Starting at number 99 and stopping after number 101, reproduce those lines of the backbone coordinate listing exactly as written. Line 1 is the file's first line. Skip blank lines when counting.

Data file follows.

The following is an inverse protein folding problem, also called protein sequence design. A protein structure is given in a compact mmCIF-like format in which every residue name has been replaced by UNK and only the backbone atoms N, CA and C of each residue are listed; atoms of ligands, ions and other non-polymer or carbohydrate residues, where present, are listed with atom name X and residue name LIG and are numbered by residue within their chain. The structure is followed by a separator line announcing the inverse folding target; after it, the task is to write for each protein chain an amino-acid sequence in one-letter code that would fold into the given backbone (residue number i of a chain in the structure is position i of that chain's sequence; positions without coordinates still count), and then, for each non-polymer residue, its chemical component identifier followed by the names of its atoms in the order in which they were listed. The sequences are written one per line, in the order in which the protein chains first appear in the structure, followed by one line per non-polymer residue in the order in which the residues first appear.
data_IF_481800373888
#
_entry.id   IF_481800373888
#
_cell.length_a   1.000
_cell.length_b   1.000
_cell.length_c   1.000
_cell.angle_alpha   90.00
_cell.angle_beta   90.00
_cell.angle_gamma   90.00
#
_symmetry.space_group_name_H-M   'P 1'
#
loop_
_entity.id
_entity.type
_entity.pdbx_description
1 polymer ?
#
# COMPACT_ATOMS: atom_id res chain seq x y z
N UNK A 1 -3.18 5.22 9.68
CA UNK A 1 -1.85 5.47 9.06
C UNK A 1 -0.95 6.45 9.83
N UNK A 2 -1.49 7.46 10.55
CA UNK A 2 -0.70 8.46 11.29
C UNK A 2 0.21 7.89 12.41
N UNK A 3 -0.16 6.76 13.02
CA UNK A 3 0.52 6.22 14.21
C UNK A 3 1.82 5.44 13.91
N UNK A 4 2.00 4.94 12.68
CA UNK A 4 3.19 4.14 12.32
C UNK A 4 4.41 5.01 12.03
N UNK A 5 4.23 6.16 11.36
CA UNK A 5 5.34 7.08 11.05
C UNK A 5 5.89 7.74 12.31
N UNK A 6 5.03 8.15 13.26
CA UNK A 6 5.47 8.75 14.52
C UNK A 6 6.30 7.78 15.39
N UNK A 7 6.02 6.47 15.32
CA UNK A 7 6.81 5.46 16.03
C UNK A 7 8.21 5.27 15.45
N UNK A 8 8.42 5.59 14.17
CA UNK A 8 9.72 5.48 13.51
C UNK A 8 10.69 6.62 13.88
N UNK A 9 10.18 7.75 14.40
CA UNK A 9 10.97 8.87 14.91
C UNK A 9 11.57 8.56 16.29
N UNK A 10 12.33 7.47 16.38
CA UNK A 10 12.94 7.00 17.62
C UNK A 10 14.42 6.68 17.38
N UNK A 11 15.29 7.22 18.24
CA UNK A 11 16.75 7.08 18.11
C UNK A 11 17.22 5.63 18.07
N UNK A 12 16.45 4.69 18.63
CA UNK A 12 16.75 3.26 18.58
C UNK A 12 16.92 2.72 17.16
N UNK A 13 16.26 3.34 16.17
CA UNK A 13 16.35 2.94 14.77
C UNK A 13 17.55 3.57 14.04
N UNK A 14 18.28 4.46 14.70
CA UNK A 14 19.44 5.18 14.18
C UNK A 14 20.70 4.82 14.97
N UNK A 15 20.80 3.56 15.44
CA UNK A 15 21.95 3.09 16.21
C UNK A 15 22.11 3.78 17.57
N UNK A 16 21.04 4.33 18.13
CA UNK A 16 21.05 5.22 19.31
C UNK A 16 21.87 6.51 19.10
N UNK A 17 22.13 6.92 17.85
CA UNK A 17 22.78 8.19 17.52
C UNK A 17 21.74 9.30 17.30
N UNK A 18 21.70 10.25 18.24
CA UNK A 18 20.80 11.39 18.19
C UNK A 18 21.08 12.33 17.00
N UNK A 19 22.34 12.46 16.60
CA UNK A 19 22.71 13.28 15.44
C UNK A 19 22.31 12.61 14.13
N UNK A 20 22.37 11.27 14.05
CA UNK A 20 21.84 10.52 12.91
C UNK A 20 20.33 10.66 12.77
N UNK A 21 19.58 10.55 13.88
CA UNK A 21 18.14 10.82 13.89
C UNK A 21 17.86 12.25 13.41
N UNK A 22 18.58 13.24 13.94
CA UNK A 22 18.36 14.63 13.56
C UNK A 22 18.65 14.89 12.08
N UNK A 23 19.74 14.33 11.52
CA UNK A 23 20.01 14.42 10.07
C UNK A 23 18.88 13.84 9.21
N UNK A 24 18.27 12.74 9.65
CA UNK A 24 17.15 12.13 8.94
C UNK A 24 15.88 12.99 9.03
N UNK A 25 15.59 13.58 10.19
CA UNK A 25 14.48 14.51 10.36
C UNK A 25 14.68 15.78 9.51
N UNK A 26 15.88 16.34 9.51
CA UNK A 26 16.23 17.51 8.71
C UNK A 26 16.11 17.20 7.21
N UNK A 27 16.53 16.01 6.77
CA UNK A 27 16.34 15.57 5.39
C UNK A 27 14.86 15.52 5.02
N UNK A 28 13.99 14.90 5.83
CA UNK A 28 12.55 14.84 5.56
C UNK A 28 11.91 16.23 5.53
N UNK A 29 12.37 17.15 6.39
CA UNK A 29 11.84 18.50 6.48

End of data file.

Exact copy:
C UNK A 26 16.11 17.20 7.21
N UNK A 27 16.53 16.01 6.77
CA UNK A 27 16.34 15.57 5.39